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Transition: excerpt 4


July 2011

Before long, I found myself overcome with nervousness.

I called to follow up about the temporary position at Oregon Capitol News, and was told I would find out about it by the end of the day. Much to my relief, I heard back later that I did, indeed, get that job. This meant we would have some money coming in and I would have something to do for a couple of weeks.

A few days later, I headed off to Salem to have lunch with Wally. I decided to bring Maddie, and thought it would be nice to show her around the state capitol. We walked with Wally to a nearby café. He was happy with how the session had gone, but said it was getting harder and harder to leave his family every weekend to come back to Salem.

A couple of days later, I got together with Justin and Ian. Justin had apparently found a drummer, named Chad, for us to play with. I took Annaka’s van over to Justin’s place to load up his bass stack. We then made our way over to Chad’s house.

Because I had parked on the other side of the very busy 60th Street, we had to dart across it with our instruments and equipment. Luckily, Justin’s stack had wheels, so he could just roll it through traffic. We headed up to the attic, where Chad’s drum set was located. He said he liked our songs, and seemed like a cool guy who understood where we were coming from.

Chad had a microphone and a guitar amp we could attempt to use for PA, but we couldn’t quite get it to work. That was all right, though, because the lyrics for most of the songs weren’t fully figured out yet. I started to suggest to Ian that we go over the lyrics during our usual chess/coffee/anger management sessions. But it dawned on me that I would actually be working the next few weeks, for the first time in over eight months.

Our jam session was very productive, and all indications were that Evil Homers had a complete lineup. We scheduled a follow-up for the Fourth of July, which fell on a Monday.

After dropping Justin and Ian off, I headed home to pack for our trip to Grants Pass. We woke up early the next morning and hit the road.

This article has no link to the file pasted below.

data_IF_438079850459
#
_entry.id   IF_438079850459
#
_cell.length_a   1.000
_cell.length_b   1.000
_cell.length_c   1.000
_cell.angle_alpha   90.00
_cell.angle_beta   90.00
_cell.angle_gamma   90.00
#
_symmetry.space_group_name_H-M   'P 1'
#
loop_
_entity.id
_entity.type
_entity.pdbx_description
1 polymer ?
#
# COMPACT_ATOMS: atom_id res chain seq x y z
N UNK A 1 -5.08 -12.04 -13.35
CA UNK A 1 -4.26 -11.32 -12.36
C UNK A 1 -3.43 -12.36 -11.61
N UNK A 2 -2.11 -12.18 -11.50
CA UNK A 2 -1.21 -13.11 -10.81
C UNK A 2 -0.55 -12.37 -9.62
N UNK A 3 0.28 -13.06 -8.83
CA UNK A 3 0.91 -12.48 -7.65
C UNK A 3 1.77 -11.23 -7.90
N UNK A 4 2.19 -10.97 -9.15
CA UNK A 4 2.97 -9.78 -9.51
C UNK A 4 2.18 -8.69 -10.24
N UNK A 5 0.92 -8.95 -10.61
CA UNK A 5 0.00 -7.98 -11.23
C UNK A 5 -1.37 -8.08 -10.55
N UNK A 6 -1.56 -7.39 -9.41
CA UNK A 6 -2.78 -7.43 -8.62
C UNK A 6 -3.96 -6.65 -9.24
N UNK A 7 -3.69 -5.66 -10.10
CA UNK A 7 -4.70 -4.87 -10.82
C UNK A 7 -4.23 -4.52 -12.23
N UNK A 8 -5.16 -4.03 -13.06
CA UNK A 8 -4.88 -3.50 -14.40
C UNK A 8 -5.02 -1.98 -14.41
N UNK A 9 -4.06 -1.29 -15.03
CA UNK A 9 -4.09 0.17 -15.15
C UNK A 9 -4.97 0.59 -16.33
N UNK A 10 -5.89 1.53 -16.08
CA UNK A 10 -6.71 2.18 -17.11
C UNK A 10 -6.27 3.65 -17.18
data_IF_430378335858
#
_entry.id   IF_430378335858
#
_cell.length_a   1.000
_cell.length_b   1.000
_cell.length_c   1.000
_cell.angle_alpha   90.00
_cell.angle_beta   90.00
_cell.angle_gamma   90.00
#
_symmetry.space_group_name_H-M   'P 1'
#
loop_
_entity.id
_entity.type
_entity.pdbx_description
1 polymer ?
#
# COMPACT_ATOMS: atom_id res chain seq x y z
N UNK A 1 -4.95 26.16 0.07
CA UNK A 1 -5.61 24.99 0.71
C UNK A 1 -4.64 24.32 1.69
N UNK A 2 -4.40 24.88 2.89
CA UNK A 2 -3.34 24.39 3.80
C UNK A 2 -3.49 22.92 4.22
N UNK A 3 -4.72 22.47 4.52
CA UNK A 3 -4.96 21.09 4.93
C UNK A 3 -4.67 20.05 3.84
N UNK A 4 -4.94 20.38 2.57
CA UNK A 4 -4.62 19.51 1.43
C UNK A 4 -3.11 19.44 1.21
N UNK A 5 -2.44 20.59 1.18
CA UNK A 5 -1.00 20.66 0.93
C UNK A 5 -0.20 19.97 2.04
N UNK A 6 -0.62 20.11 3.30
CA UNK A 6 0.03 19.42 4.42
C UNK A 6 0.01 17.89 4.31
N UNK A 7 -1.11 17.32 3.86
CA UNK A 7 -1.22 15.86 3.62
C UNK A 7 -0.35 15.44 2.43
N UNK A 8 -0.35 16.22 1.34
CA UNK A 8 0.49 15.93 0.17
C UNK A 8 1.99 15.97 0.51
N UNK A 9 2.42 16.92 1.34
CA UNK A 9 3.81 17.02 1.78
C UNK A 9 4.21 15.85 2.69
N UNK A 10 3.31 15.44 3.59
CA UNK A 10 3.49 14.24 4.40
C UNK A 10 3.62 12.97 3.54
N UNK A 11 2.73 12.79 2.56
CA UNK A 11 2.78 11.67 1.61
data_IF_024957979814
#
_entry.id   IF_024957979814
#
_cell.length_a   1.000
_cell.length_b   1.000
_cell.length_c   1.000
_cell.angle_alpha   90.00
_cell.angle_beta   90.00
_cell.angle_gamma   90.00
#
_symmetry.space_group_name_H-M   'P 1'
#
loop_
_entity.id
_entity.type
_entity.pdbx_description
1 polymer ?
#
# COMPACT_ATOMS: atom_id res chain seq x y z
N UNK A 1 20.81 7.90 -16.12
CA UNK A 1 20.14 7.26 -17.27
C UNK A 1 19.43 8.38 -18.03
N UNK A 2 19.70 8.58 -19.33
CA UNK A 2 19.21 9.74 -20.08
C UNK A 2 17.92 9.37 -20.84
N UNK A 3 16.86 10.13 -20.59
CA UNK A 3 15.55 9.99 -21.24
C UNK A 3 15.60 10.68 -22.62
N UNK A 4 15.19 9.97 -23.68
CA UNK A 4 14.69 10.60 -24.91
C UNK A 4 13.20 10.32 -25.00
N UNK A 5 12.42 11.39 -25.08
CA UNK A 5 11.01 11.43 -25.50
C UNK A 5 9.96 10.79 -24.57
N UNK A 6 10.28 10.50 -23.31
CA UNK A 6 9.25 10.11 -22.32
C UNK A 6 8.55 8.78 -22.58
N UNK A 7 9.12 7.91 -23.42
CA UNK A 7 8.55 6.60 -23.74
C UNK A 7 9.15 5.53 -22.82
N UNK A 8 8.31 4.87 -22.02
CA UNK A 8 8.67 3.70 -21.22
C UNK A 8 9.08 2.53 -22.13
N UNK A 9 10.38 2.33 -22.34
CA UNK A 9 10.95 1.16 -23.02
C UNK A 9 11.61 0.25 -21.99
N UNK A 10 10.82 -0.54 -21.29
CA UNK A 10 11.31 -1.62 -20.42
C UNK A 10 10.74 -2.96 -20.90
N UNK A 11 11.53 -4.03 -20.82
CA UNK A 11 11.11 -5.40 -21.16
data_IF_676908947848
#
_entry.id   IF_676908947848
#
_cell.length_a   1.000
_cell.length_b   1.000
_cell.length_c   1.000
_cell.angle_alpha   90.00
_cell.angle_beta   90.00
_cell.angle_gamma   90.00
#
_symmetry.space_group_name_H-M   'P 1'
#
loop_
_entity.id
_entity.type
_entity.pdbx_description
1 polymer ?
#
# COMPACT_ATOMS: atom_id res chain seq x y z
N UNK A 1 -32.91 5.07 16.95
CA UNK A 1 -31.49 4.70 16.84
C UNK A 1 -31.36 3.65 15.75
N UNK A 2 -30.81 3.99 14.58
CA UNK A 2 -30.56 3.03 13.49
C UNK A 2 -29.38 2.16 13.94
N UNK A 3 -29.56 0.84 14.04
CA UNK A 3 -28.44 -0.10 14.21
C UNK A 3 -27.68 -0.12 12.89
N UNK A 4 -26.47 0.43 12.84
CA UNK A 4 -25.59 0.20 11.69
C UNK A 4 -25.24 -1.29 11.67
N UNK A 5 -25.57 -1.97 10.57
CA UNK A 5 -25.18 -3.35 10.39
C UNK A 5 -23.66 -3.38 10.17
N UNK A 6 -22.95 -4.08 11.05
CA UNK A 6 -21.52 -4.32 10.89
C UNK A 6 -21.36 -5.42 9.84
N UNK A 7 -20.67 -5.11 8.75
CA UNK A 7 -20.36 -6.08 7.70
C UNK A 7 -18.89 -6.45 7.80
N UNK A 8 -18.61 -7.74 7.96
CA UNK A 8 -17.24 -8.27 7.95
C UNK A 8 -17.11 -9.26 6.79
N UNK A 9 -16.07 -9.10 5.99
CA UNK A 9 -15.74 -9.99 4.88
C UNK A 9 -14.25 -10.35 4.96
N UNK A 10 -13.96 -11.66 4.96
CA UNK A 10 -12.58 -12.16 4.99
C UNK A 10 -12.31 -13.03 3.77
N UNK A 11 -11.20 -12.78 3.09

Along the way to Grants Pass, we passed by Golden, the old, abandoned mining town where Annaka and I had gotten married nearly four years prior.

A historic reenactment was taking place back then, complete with people renewing their wedding vows. Annaka and I had just gotten our marriage certificate and rings a couple of days before that, and were able to get married in a spontaneous ceremony held inside a church.

Wally was already at the Powderhorn by the time we arrived. I called Simon at the courthouse and urged him to come and meet us. Simon ordered a slice of strawberry pie, which inspired me to do the same. The biggest perk of working at the Powderhorn was that I would often end up with whatever slices of pies they couldn’t sell during the day.

Our meeting was taking place approximately six months after Wally and Simon had taken office. Both had learned a lot since being sworn in, and were determined to continue doing right by their constituents.

During our discussion, I asked Simon if any aspects of his job were different than what he had expected. He replied that the county’s financial situation was deteriorating much faster than he’d thought. A couple of the departments he was charged with overseeing were also in worse shape than most people realized.

In many ways, Simon’s job as county commissioner had proven difficult. He had taken part in replacing different department heads who had resigned or retired, had taken on the task of being the interim fairgrounds manager, and was even having to choose a replacement commissioner. But he was still optimistic after half a year on the job.

Having made my rounds, I headed off to Riverside Park to play disc golf. Jimmy ran to the playground before Annaka and my mother-in-law came to join us. As soon as they arrived, I grabbed my Frisbees and walked over to the disc golf course. It had been moved around in the time since I had left town. Undeterred, I proceeded to get a couple of birdies in the best game I had played in a very long time. After nine holes, I was still two strokes under par.

Triumphant, I rounded up Jimmy and Annaka and drove to my dad’s place in Jacksonville. Along the way, I passed by some of the towns where I had cut my teeth reporting in my early twenties, like Rogue River and Gold Hill.
It was great to see my dad again after so long. I had felt bad for moving his grandson nearly 300 miles away.

Our financial situation was not great, and the high cost of gas had made the trip more expensive. My in-laws had sent us some money ahead of time to help defer some of those costs, and my dad helped out by giving us $100 in cash. He also offered to babysit Jimmy the next day so Annaka and I could go on our first date in months.

On our way back to Vancouver a few days later, we stopped in Grants Pass to meet a friend. The location was the same Elmer’s restaurant where I had made my speech before the Josephine County Republican Women in late October.

By this point, I had been in Vancouver for so long that I was used to not knowing anybody when I went out in public. That changed literally as soon as we got to Elmer’s, where I ran into several people I knew.

We got in the car and headed back to Vancouver. I did, after all, have a temporary job and band practice to get to.

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